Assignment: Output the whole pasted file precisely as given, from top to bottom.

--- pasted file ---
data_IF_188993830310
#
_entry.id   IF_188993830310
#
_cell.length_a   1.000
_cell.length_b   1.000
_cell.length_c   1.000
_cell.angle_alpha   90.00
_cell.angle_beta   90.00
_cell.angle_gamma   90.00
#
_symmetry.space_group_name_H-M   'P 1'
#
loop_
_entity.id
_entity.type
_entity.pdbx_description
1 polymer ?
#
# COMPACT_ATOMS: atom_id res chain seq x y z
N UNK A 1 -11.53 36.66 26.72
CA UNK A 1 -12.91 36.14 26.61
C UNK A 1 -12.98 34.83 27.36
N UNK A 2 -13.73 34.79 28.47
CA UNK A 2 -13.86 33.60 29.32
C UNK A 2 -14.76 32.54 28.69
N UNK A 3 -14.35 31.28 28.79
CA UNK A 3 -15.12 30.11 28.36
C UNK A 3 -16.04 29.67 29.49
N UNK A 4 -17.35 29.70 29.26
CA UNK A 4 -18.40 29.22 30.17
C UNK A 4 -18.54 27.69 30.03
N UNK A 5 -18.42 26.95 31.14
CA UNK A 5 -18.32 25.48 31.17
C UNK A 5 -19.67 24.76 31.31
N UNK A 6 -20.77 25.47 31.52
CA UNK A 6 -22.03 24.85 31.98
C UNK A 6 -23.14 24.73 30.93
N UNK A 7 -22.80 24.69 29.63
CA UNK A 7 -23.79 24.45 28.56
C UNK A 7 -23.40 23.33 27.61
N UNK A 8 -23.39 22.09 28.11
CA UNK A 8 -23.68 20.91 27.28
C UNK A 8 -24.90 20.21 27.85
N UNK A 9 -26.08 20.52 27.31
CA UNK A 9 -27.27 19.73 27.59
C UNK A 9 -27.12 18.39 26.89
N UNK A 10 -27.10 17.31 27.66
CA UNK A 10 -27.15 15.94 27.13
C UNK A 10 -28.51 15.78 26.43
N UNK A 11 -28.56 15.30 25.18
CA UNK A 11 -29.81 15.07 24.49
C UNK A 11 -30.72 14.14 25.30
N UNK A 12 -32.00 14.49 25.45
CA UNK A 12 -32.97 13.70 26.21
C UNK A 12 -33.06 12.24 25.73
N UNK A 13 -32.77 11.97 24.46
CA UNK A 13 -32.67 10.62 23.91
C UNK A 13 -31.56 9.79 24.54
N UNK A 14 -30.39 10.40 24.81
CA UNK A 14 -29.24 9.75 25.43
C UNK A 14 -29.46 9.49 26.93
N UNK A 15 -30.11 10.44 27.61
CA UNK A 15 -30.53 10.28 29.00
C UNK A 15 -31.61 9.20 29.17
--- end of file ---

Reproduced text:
data_IF_188993830310
#
_entry.id   IF_188993830310
#
_cell.length_a   1.000
_cell.length_b   1.000
_cell.length_c   1.000
_cell.angle_alpha   90.00
_cell.angle_beta   90.00
_cell.angle_gamma   90.00
#
_symmetry.space_group_name_H-M   'P 1'
#
loop_
_entity.id
_entity.type
_entity.pdbx_description
1 polymer ?
#
# COMPACT_ATOMS: atom_id res chain seq x y z
N UNK A 1 -11.53 36.66 26.72
CA UNK A 1 -12.91 36.14 26.61
C UNK A 1 -12.98 34.83 27.36
N UNK A 2 -13.73 34.79 28.47
CA UNK A 2 -13.86 33.60 29.32
C UNK A 2 -14.76 32.54 28.69
N UNK A 3 -14.35 31.28 28.79
CA UNK A 3 -15.12 30.11 28.36
C UNK A 3 -16.04 29.67 29.49
N UNK A 4 -17.35 29.70 29.26
CA UNK A 4 -18.40 29.22 30.17
C UNK A 4 -18.54 27.69 30.03
N UNK A 5 -18.42 26.95 31.14
CA UNK A 5 -18.32 25.48 31.17
C UNK A 5 -19.67 24.76 31.31
N UNK A 6 -20.77 25.47 31.52
CA UNK A 6 -22.03 24.85 31.98
C UNK A 6 -23.14 24.73 30.93
N UNK A 7 -22.80 24.69 29.63
CA UNK A 7 -23.79 24.45 28.56
C UNK A 7 -23.40 23.33 27.61
N UNK A 8 -23.39 22.09 28.11
CA UNK A 8 -23.68 20.91 27.28
C UNK A 8 -24.90 20.21 27.85
N UNK A 9 -26.08 20.52 27.31
CA UNK A 9 -27.27 19.73 27.59
C UNK A 9 -27.12 18.39 26.89
N UNK A 10 -27.10 17.31 27.66
CA UNK A 10 -27.15 15.94 27.13
C UNK A 10 -28.51 15.78 26.43
N UNK A 11 -28.56 15.30 25.18
CA UNK A 11 -29.81 15.07 24.49
C UNK A 11 -30.72 14.14 25.30
N UNK A 12 -32.00 14.49 25.45
CA UNK A 12 -32.97 13.70 26.21
C UNK A 12 -33.06 12.24 25.73
N UNK A 13 -32.77 11.97 24.46
CA UNK A 13 -32.67 10.62 23.91
C UNK A 13 -31.56 9.79 24.54
N UNK A 14 -30.39 10.40 24.81
CA UNK A 14 -29.24 9.75 25.43
C UNK A 14 -29.46 9.49 26.93
N UNK A 15 -30.11 10.44 27.61
CA UNK A 15 -30.53 10.28 29.00
C UNK A 15 -31.61 9.20 29.17